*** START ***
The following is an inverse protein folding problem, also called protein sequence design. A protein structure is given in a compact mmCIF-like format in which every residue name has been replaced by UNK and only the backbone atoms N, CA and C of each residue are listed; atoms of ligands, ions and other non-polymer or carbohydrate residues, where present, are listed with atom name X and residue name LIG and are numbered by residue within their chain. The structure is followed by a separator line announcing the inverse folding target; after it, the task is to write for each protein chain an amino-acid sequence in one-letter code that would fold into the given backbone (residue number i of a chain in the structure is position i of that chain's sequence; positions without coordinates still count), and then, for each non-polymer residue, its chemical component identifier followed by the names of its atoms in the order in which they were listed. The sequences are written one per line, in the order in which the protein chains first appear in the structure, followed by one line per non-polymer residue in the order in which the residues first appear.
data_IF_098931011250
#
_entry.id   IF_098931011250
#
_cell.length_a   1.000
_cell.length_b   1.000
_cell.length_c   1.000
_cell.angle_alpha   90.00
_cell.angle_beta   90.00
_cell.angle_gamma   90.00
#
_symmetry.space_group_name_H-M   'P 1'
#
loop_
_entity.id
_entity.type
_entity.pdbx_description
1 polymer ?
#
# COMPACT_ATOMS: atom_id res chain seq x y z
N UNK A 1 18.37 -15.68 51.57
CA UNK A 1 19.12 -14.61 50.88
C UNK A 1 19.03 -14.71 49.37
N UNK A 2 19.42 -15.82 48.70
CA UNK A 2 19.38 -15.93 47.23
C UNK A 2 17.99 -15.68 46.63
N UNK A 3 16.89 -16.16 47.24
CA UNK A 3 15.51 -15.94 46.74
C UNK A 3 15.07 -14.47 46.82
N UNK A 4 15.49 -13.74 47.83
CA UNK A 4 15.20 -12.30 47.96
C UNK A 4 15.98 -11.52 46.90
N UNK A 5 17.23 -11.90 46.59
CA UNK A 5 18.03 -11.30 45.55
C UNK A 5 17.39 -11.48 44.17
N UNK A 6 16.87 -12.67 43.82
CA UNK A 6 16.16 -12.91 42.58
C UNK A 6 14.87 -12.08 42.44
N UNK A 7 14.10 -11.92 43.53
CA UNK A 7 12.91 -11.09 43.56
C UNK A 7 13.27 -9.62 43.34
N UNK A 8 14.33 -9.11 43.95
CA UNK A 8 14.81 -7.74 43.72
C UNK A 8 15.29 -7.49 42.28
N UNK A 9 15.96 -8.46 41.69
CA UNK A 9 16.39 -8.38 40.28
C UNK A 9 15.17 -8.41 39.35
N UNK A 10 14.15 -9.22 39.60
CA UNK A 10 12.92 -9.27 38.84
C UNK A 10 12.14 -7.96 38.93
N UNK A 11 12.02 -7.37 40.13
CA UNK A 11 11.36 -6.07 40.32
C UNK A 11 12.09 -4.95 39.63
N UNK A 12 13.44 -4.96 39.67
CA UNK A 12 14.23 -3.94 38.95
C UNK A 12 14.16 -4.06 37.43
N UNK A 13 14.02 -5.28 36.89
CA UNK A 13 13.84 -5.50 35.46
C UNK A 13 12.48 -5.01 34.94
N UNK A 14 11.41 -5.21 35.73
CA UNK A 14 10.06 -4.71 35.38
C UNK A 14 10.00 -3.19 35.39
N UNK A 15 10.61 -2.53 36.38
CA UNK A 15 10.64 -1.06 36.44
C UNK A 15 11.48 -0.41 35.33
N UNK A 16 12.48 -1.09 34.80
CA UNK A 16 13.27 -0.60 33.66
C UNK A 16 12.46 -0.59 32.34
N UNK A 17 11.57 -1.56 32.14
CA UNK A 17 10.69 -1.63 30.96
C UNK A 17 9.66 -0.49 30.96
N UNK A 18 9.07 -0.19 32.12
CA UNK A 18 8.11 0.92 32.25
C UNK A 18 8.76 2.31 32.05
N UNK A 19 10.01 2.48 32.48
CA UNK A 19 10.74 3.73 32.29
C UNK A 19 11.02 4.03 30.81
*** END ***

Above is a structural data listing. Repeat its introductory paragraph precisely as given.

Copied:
The following is an inverse protein folding problem, also called protein sequence design. A protein structure is given in a compact mmCIF-like format in which every residue name has been replaced by UNK and only the backbone atoms N, CA and C of each residue are listed; atoms of ligands, ions and other non-polymer or carbohydrate residues, where present, are listed with atom name X and residue name LIG and are numbered by residue within their chain. The structure is followed by a separator line announcing the inverse folding target; after it, the task is to write for each protein chain an amino-acid sequence in one-letter code that would fold into the given backbone (residue number i of a chain in the structure is position i of that chain's sequence; positions without coordinates still count), and then, for each non-polymer residue, its chemical component identifier followed by the names of its atoms in the order in which they were listed. The sequences are written one per line, in the order in which the protein chains first appear in the structure, followed by one line per non-polymer residue in the order in which the residues first appear.